How to Protect Yourself on Social Media

New YouTube video! In this one I share the tips I took to clean up my social media feed so I was being exposed to content that made me feel good, helped with my recovery, and was aligned with my goals.

The accounts we follow and the information we see on a daily basis really affect how we think and feel, so I hope these steps help you clean up your feeds so you are exposing yourself to content that makes you feel good and lifts you up 💖

The song that plays in the video is: Ahorita by Carlos Sadness

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four days without a phone

The Original LG - Tough Times

I lost my phone four days ago. I left it in an Uber in Paris on the way to the airport and have now been living four days completely without a phone. Since it has been quite destabilizing I wanted to ramble on what has come up for me during this experience – and in case you’re wondering, no I still do not have a phone, lol.

It has been a strange and eye-opening experience. From my complete helplessness in being able to get it back (it was either getting on my flight or trying to find the phone), to having to surrender to being without it, to losing communication with the outside world (emails have been my main form of communication), and then dealing with how to get a new phone without having a phone to make phone calls with — it has been a serious practice in surrender and patience.

You don’t realize how much you rely on something until you do not have it, and our phones pretty much contain our lives nowadays.

On top of that, I was sick on my flight back from Paris with a cold and felt depleted when I got home. Then on Saturday I woke up with terrible cramps and got my period. It has felt like one thing after another!

I have felt disoriented and unsure of what to do with myself. Which made me realize: we truly are addicted to our phones. I have not thought of myself as a very phone dependent person, but this experience made me realize how real the addiction is.

I feel like I have gone through stages of withdrawal these past few days: it started with shock and disbelief, then anger and frustration, followed by sadness and isolation, and now finally release.

Friday and Saturday were the worst, but today I woke up and thought: well I have to go on without it.

I went out and did all the things I normally “needed” my phone to do. I went on a hike in complete silence, I drove around LA without google maps, picked up my boyfriend for lunch at the exact time we had agreed upon (no little timing changes or running late), read my New Yorker Magazine when I got a pedicure, took chances by going to places without knowing if they were open or not (and surprise - the library was closed) and then adjusting.

It has been strange, and I do feel like I am missing out in some weird way and was scared as a female doing things alone without any way of being able to reach out to someone if something went wrong, but after pushing through these discomforts, I am seeing the gift in it.

The freedom and space it has given me is lovely. I am not constantly bombarded by messages all throughout my day. When I am with someone, I give them my full attention, having nothing to pull at my thoughts or check on even for a second. When I am out and about, I am fully present. When I am at my apartment I have done things that are more introspective and nourishing - I have read interesting articles, read more of my books, and journaled each day. I have gone to sleep MUCH earlier each night. And I overall just feel calmer.

Content Diet

Content Diet

The things you read, people you follow, and the content you watch have a big impact on what you think and how you feel. It is the fuel you are putting into your brain, and just like the famous Buddha saying goes, “what you think, you become.”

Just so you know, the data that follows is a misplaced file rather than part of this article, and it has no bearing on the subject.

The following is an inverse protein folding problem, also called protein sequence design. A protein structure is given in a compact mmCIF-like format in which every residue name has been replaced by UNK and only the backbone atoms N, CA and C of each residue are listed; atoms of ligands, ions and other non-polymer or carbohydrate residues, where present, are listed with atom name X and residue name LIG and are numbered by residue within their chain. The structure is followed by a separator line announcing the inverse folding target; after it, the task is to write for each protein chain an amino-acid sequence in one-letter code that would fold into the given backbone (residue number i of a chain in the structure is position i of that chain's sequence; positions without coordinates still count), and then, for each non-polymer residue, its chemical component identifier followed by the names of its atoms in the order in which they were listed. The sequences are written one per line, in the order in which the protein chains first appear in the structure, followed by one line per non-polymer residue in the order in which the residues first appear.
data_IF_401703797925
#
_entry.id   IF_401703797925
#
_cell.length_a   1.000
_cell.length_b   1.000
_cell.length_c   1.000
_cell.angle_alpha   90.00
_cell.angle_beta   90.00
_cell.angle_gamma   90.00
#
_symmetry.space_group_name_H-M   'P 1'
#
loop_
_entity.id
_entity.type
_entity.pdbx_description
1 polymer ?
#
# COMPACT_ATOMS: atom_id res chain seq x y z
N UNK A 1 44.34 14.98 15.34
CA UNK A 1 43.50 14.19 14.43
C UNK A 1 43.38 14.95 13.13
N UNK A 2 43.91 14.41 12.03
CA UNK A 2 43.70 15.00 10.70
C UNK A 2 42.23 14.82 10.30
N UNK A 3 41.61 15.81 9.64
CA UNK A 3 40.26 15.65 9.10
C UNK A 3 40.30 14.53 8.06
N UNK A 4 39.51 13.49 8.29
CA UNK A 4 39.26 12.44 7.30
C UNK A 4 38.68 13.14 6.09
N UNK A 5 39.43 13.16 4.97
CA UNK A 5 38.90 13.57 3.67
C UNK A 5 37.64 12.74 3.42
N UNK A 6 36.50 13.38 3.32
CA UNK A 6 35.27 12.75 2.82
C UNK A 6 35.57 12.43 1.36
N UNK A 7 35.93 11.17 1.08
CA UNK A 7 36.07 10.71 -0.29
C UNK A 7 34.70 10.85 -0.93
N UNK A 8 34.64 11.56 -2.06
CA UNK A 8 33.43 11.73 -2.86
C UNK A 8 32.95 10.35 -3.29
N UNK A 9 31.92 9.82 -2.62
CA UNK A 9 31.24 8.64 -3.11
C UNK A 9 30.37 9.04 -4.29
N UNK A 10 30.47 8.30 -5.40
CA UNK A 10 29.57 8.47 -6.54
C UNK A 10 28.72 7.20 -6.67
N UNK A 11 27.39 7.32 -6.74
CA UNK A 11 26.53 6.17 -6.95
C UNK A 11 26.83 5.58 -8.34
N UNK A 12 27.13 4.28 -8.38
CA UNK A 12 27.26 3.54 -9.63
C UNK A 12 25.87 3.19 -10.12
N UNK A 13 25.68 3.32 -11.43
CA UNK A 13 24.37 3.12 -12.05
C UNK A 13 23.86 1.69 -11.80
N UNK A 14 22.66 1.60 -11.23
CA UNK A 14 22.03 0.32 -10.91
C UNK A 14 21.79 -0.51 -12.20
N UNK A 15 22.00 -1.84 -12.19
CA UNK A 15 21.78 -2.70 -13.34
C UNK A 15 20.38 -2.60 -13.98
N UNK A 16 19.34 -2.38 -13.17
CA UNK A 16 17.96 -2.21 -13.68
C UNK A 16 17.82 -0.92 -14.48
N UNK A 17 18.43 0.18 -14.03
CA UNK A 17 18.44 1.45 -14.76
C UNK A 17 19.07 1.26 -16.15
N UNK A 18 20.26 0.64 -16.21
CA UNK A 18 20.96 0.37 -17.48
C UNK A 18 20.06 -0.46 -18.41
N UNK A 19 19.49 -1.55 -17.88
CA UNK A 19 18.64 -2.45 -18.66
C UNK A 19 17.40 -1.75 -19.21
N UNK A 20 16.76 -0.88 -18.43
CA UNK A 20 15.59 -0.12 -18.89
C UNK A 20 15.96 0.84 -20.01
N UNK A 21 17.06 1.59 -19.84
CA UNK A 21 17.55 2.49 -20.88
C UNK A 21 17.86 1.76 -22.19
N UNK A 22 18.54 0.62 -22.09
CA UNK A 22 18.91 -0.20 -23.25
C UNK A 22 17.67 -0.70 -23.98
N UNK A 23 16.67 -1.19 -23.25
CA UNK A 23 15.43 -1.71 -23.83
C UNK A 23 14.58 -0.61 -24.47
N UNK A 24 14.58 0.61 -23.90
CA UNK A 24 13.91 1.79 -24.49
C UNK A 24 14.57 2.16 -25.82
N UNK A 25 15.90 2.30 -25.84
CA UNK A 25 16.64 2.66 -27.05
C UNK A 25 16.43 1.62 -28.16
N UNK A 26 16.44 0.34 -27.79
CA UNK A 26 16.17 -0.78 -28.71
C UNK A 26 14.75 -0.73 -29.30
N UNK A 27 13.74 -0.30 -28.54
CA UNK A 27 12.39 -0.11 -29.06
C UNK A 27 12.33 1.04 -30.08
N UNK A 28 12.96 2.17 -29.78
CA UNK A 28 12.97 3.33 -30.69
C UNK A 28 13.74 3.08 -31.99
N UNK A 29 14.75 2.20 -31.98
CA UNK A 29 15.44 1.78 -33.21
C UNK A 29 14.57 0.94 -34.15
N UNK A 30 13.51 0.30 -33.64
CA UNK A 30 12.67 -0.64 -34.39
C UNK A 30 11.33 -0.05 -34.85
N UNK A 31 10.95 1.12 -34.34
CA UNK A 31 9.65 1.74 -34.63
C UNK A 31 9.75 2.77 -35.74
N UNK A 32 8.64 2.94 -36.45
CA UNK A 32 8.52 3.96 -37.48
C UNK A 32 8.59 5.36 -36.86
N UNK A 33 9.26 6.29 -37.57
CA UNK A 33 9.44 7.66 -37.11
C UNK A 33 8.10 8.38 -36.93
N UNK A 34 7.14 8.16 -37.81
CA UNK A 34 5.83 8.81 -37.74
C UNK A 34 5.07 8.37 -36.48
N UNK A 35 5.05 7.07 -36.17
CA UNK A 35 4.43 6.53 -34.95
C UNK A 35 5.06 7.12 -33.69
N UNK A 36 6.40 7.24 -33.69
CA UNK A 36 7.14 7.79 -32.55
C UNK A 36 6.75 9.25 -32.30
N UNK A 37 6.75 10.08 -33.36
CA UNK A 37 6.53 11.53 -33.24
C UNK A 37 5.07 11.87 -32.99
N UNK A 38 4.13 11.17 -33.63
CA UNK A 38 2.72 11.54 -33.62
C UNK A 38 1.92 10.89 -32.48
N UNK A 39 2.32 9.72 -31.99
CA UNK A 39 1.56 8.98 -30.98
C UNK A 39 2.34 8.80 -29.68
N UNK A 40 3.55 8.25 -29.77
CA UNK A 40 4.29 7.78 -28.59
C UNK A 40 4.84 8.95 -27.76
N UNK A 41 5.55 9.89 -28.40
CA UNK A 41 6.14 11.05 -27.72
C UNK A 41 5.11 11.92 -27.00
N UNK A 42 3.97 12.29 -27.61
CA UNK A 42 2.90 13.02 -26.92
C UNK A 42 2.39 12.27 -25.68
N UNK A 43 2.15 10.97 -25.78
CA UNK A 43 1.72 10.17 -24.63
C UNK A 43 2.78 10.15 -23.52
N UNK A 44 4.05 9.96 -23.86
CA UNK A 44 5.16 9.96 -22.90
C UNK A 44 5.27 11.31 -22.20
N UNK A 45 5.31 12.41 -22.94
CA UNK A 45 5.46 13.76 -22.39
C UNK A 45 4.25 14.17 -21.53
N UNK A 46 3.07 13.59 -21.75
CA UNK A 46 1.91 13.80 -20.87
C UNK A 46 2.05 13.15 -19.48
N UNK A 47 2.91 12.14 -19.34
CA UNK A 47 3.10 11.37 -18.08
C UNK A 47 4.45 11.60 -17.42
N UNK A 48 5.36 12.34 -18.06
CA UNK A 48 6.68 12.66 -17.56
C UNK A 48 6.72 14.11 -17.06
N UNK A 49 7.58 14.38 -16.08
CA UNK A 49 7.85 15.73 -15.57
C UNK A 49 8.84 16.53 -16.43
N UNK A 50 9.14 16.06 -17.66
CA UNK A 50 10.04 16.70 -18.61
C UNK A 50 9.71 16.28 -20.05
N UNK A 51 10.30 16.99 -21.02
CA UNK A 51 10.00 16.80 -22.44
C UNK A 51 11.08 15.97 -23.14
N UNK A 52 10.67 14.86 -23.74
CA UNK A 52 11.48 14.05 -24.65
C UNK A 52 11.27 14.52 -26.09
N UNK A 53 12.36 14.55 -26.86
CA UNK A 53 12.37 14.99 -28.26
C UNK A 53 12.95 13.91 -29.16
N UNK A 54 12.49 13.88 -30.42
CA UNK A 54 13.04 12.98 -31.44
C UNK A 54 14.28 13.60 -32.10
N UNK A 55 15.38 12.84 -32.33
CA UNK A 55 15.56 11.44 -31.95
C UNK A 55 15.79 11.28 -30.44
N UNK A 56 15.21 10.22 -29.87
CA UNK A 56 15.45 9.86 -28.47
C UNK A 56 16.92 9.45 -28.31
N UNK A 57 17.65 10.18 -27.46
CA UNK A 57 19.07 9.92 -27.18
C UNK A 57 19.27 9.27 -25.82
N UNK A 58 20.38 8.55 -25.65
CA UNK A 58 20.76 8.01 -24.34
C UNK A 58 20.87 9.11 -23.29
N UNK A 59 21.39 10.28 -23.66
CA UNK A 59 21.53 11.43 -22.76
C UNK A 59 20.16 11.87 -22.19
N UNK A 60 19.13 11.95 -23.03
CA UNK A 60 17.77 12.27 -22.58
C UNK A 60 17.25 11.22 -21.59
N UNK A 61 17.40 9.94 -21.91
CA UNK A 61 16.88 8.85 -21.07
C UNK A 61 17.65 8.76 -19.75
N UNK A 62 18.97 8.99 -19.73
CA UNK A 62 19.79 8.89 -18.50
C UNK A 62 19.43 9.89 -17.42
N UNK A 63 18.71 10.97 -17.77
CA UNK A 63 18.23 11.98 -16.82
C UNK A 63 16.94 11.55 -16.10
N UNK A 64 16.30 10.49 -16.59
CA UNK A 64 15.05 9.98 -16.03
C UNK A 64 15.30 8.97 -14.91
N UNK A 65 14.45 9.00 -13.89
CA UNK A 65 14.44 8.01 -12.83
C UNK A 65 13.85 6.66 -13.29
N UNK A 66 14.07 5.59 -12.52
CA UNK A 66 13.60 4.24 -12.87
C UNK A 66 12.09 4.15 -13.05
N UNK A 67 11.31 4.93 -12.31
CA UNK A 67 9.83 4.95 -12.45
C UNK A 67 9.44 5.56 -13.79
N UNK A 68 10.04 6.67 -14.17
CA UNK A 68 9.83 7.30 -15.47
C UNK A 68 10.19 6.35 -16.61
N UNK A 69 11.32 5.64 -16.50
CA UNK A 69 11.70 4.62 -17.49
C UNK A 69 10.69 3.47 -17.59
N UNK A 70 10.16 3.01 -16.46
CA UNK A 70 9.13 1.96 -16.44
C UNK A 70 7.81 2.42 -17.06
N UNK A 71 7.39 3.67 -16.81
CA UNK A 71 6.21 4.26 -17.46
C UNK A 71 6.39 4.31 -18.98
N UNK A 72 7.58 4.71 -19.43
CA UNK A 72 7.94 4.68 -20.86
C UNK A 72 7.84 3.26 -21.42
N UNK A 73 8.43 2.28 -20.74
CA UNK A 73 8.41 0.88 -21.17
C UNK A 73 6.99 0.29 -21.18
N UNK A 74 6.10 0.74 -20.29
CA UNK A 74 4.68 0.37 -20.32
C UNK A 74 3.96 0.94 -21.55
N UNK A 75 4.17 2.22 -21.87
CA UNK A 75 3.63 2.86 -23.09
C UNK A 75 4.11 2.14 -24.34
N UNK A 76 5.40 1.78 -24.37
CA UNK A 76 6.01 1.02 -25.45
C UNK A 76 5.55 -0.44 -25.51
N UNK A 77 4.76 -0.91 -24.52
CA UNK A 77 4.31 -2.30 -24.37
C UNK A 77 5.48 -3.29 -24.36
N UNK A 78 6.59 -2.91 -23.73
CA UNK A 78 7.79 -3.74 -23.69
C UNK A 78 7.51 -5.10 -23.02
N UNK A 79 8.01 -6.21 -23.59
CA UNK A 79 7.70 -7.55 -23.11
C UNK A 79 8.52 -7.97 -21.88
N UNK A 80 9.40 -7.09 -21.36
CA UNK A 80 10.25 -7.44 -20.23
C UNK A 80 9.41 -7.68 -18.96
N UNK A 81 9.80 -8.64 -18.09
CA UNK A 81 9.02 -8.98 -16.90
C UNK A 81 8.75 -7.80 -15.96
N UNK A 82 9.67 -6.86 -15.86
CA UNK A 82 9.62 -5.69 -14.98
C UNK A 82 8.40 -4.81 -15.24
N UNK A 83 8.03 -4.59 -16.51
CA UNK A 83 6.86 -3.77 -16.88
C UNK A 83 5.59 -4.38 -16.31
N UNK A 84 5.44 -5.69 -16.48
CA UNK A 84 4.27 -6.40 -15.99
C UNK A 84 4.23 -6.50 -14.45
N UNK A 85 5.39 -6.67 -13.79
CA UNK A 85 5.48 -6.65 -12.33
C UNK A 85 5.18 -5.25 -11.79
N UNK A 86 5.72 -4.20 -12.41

An important part of self-care and recovery that isn’t discussed enough is the impact the information you are consuming is having on your wellbeing. Because we are living in an era of relentless connectivity and social media saturation, we need to protect ourselves, and an important way we can do that is by being very conscientious about what we are following and reading.

Content Diet

When I realized this I took a deep look into how the content I was consuming on a daily basis was making me feel, and then cleaned out all the junk I didn’t want making it’s way into my head.

I wanted to expose myself to things that lit me up and inspired me, not things that made me criticize myself or brought me down.

In my opinion, the only types of “diets” we should be talking about are: CONTENT DIETS. Just like if you eat nourishing foods you are going to feel energized, if you consume thought-provoking interesting content you are going to feel expanded.

For our mental health and well-being, it is very important that we be aware of how certain content makes us feel and to remove things that don’t align with our goals or help us feel our best.

Here are some of the tactics I have applied to my life to remove negative content that was making me feel good:

Social Media:

  • I don’t follow people that make me feel bad about myself

    • This can be someone I knew from college, a toxic friendship, or a wellness influencer – anything that makes me feel less than or that my situation just isn’t as good as theirs — is an unfollow.

  • Bloggers who are “super healthy” restrictive eaters

    • Nothing against them but that content isn’t healthy for me and it makes me start questioning what I am eating and I don’t need that — I want Recovery :)

  • Skinny models or photos posted with beauty/body ideals that aren’t aligned with what I want to believe in

    • I am working towards believing in beauty standards that are more realistic and accepting of all body shapes and sizes

    • Therefore models, especially VS models or bathing suit company models, are not the types of beauty ideals I want pushed upon me

  • Any accounts that I have found to be triggering, crude, or inappropriate

    • Sometimes these don’t even make sense but if the content feels triggering, gross or cruel in some way, it isn’t something I wan to be exposed to

Media/News:

  • I don’t follow any news outlets on social media and am not subscribed to any of their email marketing lists

    • I don’t want information pushed upon, rather I want to go to the websites and choose what I want to read

    • I pick the articles that I want to be reading